high in both groups, the adherence rate was significantly
greater in the rilonacept group compared with the
placebo group through week 12 (mean ? SD 97.9 ?
5.4% of doses versus 92.4% ? 14.5%; P ? 0.026 by
Student’s t-test) and week 16 (97.3 ? 4.7% versus
91.3% ? 14.0%; P ? 0.011 by Student’s t-test).
Efficacy. The mean number of acute gout flares
per patient over the 12-week period (primary end point)
was significantly lower in the rilonacept group (0.15
Figure 1. Enrollment and disposition of the study patients.
Baseline demographic and clinical characteristics of the patients*
(n ? 42)
(n ? 41)
(n ? 83)
Male, no. (%)
Race or ethnic group, no. (%)
Body mass index, kg/m2
Duration of gout, years
Serum urate concentration, mg/dl
Presence of tophi, no. (%) of patients
No. of gout flares/year
50.1 ? 11.6
51.9 ? 10.6
51.0 ? 11.1
32.53 ? 5.75
8.6 ? 7.0
9.35 ? 1.33
4.4 ? 4.0
33.31 ? 7.74
10.7 ? 9.1
8.92 ? 1.22
4.7 ? 3.2
32.92 ? 6.78
9.7 ? 8.1
9.14 ? 1.29
4.5 ? 3.6
* Except where indicated otherwise, values are the mean ? SD.
RILONACEPT FOR GOUT FLARE PREVENTION879
[representing 6 total flares at 12 weeks]) compared to
the placebo group (0.79 [representing 33 total flares])
(P ? 0.0011) (Figure 2A). This difference corresponds
to an 81% decrease in flares with rilonacept at 12 weeks,
and the difference was maintained through the 4-week
on-treatment extension, as well as through the 6-week
posttreatment followup period (Figure 2A). Significantly
fewer flares were observed in the rilonacept-treated
patients as early as 4 weeks after initiation of treatment
(P ? 0.007), the earliest prespecified analysis time point.
No increase (i.e., “rebound”) of flare frequency was
observed during the posttreatment followup period.
The proportion of patients with at least 1 gout
flare through week 12, an important secondary end
point, was significantly lower in the rilonacept group
(14.6% [95% confidence interval 6–29%]) compared to
the placebo group (45.2% [95% confidence interval
30–61%]) (P ? 0.0037) (Table 2). The proportion of
patients who reported flares was also lower with rilona-
cept compared to placebo throughout the 16-week
double-blind treatment period (22.0% [95% confidence
interval 11–38%] versus 47.6% [95% confidence interval
32–64%]; P ? 0.021) (Table 2). Significant divergence
between groups was detected as early as week 4, with
4.9% of the rilonacept-treated patients reporting a flare,
versus 26.2% of the placebo-treated patients (P ?
0.013). All other secondary end points showed a sta-
tistically significant difference in favor of rilonacept
(Table 3). Kaplan-Meier analysis (Figure 2B) revealed
that the median time to first gout flare in the placebo
group (estimated at 77 days) was significantly earlier
(P ? 0.001) than that in the rilonacept group, for which
the median time to flare could not be estimated over the
Post hoc analysis was performed to determine
the proportion of patients who reported multiple gout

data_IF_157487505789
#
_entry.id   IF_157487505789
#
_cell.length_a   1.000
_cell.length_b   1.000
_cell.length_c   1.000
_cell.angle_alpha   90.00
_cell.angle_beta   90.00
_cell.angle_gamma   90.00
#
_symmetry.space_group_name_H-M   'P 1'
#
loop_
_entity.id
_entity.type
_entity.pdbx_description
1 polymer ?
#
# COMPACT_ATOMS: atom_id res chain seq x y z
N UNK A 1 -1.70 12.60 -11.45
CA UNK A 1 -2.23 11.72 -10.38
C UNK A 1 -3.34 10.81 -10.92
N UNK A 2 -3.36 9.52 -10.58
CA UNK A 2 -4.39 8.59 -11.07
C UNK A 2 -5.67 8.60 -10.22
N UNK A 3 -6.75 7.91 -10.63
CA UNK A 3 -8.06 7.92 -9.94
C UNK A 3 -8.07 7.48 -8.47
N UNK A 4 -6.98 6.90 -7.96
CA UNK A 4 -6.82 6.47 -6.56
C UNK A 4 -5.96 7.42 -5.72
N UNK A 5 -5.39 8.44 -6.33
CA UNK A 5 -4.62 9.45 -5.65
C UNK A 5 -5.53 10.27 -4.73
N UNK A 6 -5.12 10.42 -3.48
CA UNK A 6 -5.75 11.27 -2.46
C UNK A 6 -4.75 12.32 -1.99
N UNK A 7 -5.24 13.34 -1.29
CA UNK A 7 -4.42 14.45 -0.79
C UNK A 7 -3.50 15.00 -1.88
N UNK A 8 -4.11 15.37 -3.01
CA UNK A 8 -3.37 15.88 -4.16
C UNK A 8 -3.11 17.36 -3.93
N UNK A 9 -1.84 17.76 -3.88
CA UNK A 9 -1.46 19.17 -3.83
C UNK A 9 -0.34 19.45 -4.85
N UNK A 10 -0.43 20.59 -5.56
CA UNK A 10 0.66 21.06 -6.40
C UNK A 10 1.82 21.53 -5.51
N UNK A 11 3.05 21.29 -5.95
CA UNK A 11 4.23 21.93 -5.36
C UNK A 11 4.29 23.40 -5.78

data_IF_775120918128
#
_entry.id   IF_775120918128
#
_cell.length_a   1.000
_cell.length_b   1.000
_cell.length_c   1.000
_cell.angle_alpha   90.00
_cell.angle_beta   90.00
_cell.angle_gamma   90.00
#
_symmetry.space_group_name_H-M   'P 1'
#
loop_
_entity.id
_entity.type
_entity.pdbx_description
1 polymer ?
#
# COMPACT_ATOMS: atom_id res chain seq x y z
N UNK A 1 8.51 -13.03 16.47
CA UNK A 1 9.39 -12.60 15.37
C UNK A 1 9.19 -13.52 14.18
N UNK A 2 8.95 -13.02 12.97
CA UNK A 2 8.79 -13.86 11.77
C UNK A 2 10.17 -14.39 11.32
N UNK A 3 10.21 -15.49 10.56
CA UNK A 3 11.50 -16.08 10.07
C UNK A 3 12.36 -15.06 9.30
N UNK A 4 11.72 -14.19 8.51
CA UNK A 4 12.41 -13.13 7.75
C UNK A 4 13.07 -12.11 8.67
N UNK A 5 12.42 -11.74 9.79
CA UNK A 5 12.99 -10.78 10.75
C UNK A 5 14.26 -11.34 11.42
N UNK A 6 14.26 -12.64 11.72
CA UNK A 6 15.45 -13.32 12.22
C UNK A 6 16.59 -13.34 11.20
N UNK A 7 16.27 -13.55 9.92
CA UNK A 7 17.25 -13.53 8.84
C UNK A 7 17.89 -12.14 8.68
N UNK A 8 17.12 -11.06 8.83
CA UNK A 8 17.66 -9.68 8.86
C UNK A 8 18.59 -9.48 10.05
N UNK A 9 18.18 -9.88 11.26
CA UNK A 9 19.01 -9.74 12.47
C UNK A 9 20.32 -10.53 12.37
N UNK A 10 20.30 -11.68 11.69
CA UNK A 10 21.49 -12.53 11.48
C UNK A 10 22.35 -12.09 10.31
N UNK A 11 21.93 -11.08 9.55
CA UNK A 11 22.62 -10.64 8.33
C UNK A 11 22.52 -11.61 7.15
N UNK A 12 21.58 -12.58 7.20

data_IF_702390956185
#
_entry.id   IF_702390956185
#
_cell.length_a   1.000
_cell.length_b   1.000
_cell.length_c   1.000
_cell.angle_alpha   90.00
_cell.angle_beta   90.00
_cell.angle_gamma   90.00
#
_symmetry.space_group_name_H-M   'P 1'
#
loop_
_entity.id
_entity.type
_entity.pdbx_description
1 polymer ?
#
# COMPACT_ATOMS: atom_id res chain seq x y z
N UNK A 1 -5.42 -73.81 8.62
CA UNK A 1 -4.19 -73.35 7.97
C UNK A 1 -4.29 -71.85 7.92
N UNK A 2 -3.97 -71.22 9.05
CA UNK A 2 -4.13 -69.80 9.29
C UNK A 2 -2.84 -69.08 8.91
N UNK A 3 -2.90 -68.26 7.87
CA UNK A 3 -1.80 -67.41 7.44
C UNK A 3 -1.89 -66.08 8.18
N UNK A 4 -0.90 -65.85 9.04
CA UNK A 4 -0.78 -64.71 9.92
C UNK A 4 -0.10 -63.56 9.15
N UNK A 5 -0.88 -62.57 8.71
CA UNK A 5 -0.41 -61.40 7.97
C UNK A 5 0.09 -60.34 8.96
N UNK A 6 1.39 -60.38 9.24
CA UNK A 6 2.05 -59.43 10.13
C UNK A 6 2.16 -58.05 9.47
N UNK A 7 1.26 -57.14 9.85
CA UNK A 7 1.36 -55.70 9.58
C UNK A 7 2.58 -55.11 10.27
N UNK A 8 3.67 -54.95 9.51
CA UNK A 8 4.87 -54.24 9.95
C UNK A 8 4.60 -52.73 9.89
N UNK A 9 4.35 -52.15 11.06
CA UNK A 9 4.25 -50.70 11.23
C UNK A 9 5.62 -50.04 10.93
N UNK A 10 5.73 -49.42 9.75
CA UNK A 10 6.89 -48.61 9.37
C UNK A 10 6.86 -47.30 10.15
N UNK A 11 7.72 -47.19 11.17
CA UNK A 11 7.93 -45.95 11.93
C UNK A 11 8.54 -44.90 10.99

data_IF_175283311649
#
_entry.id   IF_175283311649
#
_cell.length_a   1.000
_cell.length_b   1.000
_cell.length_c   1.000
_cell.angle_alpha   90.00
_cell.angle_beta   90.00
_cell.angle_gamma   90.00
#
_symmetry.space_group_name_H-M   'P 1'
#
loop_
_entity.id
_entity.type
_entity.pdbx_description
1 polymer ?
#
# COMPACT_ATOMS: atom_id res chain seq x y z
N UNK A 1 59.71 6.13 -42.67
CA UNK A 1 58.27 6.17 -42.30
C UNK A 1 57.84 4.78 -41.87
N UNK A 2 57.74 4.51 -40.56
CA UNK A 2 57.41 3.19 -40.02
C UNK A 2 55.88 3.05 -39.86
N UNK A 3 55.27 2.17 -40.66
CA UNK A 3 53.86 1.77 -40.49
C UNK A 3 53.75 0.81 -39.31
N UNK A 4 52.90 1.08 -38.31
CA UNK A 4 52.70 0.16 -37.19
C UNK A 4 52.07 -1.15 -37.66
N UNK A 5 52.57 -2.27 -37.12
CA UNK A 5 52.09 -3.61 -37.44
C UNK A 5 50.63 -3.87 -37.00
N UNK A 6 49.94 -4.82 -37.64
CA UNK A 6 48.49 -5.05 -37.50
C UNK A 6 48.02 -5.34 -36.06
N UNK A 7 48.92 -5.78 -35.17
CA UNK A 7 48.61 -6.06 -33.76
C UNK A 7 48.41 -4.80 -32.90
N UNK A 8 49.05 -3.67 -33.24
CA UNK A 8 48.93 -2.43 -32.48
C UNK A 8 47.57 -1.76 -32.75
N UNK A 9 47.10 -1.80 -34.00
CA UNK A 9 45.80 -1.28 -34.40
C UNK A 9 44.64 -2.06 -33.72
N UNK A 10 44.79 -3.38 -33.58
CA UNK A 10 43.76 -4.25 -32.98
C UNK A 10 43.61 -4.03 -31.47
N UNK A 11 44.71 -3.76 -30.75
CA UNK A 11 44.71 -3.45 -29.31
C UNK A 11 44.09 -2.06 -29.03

flares (?2) (Table 2). While 26.2% of placebo-treated
patients reported multiple flares by week 16, no
Figure 2. A, Mean number of gout flares per patient through week 22 (end of the followup period), by treatment group. Bars show the 95%
confidence interval. P values were determined by Wilcoxon’s rank sum test. B, Kaplan-Meier curve of the time to first gout flare from day 1 to week
16 (full analysis set).
week 16 (end of double-blind treatment)
Proportion of patients reporting gout flares through week 12 (primary efficacy end point) and
% of patients with flare
(n ? 42)
(n ? 41)P*
12 weeks (primary end point)
16 weeks (end of treatment)
* ND ? not determined.
† Post hoc analysis.
880 SCHUMACHER ET AL
rilonacept-treated patients reported more than 1 flare
during this period (P ? 0.001).
Safety and tolerability. The incidence of all-
cause and treatment-related adverse events was similar
in the 2 treatment groups (Table 4), and no deaths
or serious infectious adverse events were reported.
Serious adverse events were reported in 3 patients: 1 in
the rilonacept group (prostate cancer), and 2 in the
placebo group (1 with angina and 1 with alterations
in renal function). None of these was considered related
Results obtained using primary and secondary efficacy measures*
(n ? 42)
(n ? 41)P
Primary efficacy variable based on day 1 through week 12
Gout flares per patient, mean ? SD
Secondary efficacy variables based on day 1 through week 12
Patients with at least 1 gout flare, no. (%)
Gout flare days per patient, mean ? SD
Days with pain score ?5 per patient, mean ? SD‡
0.79 ? 1.070.15 ? 0.36 0.0011*81.0
5.17 ? 8.02
2.02 ? 4.51
1.41 ? 5.23
0.22 ? 0.79
* By Wilcoxon’s rank sum test.
† By Fisher’s exact test.
‡ Results of sensitivity analyses: first observation carried forward 3.33 ? 6.78 placebo, 0.51 ? 1.82 rilonacept; worst observation
carried forward 3.40 ? 6.79 placebo, 0.51 ? 1.82 rilonacept; last observation carried forward 3.05 ? 6.31 placebo, 0.51 ? 1.82
rilonacept (all P ? 0.05 by Wilcoxon’s rank sum test).
Summary of adverse events
No. (%) of patients
(n ? 42)
(n ? 41)
Any treatment-emergent event*
Any serious adverse event†
Alterations in renal function
Any treatment-related adverse event‡
Discontinuations due to treatment-emergent events
Most frequent treatment-emergent adverse events
By system organ class (in ?15% of patients)§
Infections and infestations
Musculoskeletal and connective tissue disorders
By high-level term (in ?5% of patients)¶
Upper respiratory tract infections
Lower respiratory tract and lung infections
Musculoskeletal and connective tissue signs and symptoms NEC
Joint-related signs and symptoms
Liver function abnormalities
Purine metabolism disorders NEC
Injection and infusion site reactions
Nasal congestion and inflammation